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4 October

UK Government scraps HS2 to Manchester

A pro-HS2 advert on the Manchester Metrolink tram in the lead up to the 2023 Conservative Party Conference in the city. Credit: John B Hewitt/Shutterstock

After weeks of speculation, UK Prime Minister Rishi Sunak finally announced that his government will be scrapping plans to continue phase two of its high-speed rail line from Birmingham to Manchester (HS2) during a speech at the Conservative Party Conference.

Many in the Rail sector have condemned the decision, with the Railway Industry Association (RIA) describing the decision as “unnecessary” and saying it “squanders the full benefits of Phase 1” of the project. 

RIA CEO Darren Caplan said: “Today’s nuclear option is defeatist and sends a terrible signal to potential overseas investors that the UK simply cannot deliver large national transport infrastructure schemes.” 

Manchester Mayor Andy Burnham was not only angry about the cancelled leg of the major project but also at the communication between the central government and the region’s leaders.

“It has been a highly frustrating week for us," said Burnham. "It cannot be right that a project we’ve worked on together – we’ve been at this for 15 years – is scrapped."

9 November

DB Cargo UK reveals traincrew job cuts

Rail freight company DB Cargo UK has announced that it will be cutting 95 traincrew roles as it seeks to address rising costs and loss of business. 

A letter from CEO Andrea Rossi informed staff that the company had entered into consultation with the ASLEF union over reductions, due to a “surplus of driver resource” thanks to a 25% reduction in the number of trains being run by the company. 

The company said that around 20 of the cuts would come through natural attrition and it hoped the other 75 roles would be reduced through voluntary redundancy in the first instance. 

In addition to losing business to competitors and exiting unprofitable contracts, Rossi blamed the company’s rising costs on external issues such as the war in Ukraine and its impact on energy prices and the cost of parts and materials.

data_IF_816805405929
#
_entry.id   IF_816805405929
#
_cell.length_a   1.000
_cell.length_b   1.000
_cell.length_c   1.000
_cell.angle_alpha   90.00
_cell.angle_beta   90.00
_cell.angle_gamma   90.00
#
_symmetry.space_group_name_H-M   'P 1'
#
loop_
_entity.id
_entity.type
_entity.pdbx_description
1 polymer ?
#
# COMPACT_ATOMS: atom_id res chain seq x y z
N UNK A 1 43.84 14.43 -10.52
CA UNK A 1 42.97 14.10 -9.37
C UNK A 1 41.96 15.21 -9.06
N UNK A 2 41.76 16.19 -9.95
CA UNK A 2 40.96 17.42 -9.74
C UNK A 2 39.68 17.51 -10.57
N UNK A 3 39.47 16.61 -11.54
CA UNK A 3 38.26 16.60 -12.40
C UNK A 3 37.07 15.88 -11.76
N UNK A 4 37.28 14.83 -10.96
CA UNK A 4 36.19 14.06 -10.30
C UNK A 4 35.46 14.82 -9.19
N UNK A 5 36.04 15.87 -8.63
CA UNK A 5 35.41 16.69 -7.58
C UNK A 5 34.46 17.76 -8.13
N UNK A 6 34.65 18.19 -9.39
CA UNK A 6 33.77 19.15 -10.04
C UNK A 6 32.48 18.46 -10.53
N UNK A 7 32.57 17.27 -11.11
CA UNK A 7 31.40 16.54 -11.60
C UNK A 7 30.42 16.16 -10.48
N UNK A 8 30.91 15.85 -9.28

31 October

UK Government reverses ticket office closure plans

The UK Government has told train operators to withdraw proposals to close almost all ticket offices in England after two watchdog groups objected to the plans.

Transport Secretary Mark Harper said that the government had made it clear to the operators that the proposal would have to meet a high threshold for benefiting passengers, which he said has not been met.

The controversial plans had originally been proposed as a response to the supposed declining use of ticket offices in favour of ticketing apps or self-service machines at stations.

Many accessibility groups had said the closure of nearly all offices would make it harder for some people to travel on the rail network. 

20 October

Moody’s lowers Alstom’s outlook rating to negative

Credit rating agency Moody’s Investors Service has lowered its credit outlook for rolling stock manufacturer Alstom from stable to negative after the company reported a negative cash flow and suffered its biggest share drop in over two decades.

Moody’s, which also confirmed Alstom’s Baa3 issuer rating, said that its change in outlook reflected the significant difference from projections on the company’s free cash flow (FCF) and was also informed by the manufacturer’s “limited track record in recovering its operating and cash flow performance” since it bought Bombardier Transportation in 2021.

The French company saw a 35% drop in shares after reporting a negative cash flow range between €500m ($530m) to €750m ($795m) in its first half (H1) results for 2023, attributing it to tight supply chain conditions and a “steep acceleration of production”.

Moody’s decisions to downgrade ratings for the companies it tracks are based on a series of factors, including if its adjusted EBITA margin remains sustained below 5%, adjusted leverage does not trend towards 3.75x over the next 12 months and adjusted FCF remains negative on a sustained basis.

13 October

ÖBB set to acquire Go-Ahead's Germany rail business

Public transport company Go-Ahead Group has agreed to sell its rail business in Germany to ÖBB, allowing the Austrian rail company to enter the regional rail passenger business in the country.

Expected to close by the end of the year, the deal will see Go-Ahead Verkehrsgesellschaft Deutschland [Go-Ahead Germany] continue operating as an independent company for its three rail contracts in Baden-Württemberg and Bavaria.

Founded in 2014, Go-Ahead Germany operates 144 EMU trains across its services on the Stuttgart and Baden-Württemberg network, the Allgäu electronic network between Munich and Lindau and the Augsburg to Munich, Würzburg, Aalen and Ulm in Bavaria.

ÖBB’s investment into the German passenger rail market follows its partnership with Deutsche Bahn on cross-border services between Germany and Austria, which recently expanded its InterCity Express timetable and night services.